Columbia Schools Stay On Top Of Food Allergies

Related Story

COLUMBIA - The Centers for Disease Control and Prevention is giving schools around the nation tips for how to handle food allergies in students - and it's doing this for the first time ever.

The guidelines are voluntary, but were released in response to the rapidly growing number of kids with food allergies. According to the CDC, 4% to 6% of children have food allergies and nearly 88% of schools have at least one child with a food allergy.

Columbia Public School District employees have noticed an increase in the number of students with food allergies. The district sees, on average, 25 students a year with severe food allergies that require special attention and treatment.

"I think every year it just edges up. We get a few more allergies that are more closely defined. That's the other part of it, not only the fact that we are increasing the number of allergies, but also how narrowly defined the restrictions are," said Laina Fullum, the Columbia school's nutrition services director.

"We just know, anecdotally, that the number has increased because our workload has increased," said Fullum.

The CDC's list of guidelines includes how to train teachers and staff to use epinephrine injectors, how to identify students with food allergies and suggests planning school activities around or without common food allergens.

Fullum said that while she is sure the tips released by the CDC will be helpful for some schools, Columbia is already taking its own precautions.

"I think we're ahead of the game because we have two registered dieticians on staff who know exactly all of the allergens that are in every single food. We are organized, we update probably every six months. We have a chef who's working on allergy-free products that are more flavorful and interesting to children and we're also saving money in the long run. I think we are looking in the future far before the CDC has told us to do so," said Fullum.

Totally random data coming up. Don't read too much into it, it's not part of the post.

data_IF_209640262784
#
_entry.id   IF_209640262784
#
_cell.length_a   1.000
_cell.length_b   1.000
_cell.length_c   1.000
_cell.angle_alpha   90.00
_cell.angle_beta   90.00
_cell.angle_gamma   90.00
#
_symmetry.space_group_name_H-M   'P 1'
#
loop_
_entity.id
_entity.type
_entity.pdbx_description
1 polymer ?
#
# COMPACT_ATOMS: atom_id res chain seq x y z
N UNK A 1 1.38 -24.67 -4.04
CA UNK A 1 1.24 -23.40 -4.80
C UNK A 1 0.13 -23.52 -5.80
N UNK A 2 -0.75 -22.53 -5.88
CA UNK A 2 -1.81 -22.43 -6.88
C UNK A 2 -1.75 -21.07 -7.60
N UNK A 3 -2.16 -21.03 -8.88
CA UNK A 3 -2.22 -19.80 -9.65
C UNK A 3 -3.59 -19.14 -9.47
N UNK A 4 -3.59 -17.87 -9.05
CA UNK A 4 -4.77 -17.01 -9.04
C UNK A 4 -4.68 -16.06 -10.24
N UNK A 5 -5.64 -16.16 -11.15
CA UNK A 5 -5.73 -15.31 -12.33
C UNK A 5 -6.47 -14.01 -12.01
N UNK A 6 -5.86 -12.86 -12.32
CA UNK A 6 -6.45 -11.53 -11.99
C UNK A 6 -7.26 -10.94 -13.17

Every school in the district has an allergy-free line in lunchrooms with fresh, clean foods that provide a healthy option for all students and avoids as many food allergens as possible.

Cafeterias are encouraged to have allergy-free zones where students with certain food allergies are able to eat safely, and lunch line cashiers are computer-alerted every time a student with a food allergy goes through the line. 

"The ladies at the cashiers have to really watch and make sure the kids don't have something harmful on their plates," said Shelly Lee, the Kitchen Manager at Mary Paxton Keeley Elementary School.

CPS administration requires all staff to be trained every year about anaphylactic shock and how to recognize allergic reactions. 

"I was nervous, being a first-time manager. I thought, oh no, because you're taking children's lives in your hands and if they eat the wrong thing, what could happen? Luckily since I've been here, we have not had any allergic reactions that we've had to deal with, but I know that if something were to happen, we'd have it under control," said Shelly.

Fullum said the most common food allergens the district sees include peanuts, tree nuts, shellfish, strawberries, wheat, gluten, soy and corn. 

She said as the problem of food allergies continues to grow, more options for how schools can handle those allergies will be provided.

"We have to make sure the child is safe; that's our priority. We put a lot of investment in to each child that has a severe allergy. But I do see that more products will come out on the market that will be more advantageous to the student and districts."

Columbia Public Schools provides substitute meals and makes amendments to the lunch menu for all students with allergies that are appropriated on a physicians order.

To find out more about how the Columbia Public School District handles food allergies, click here.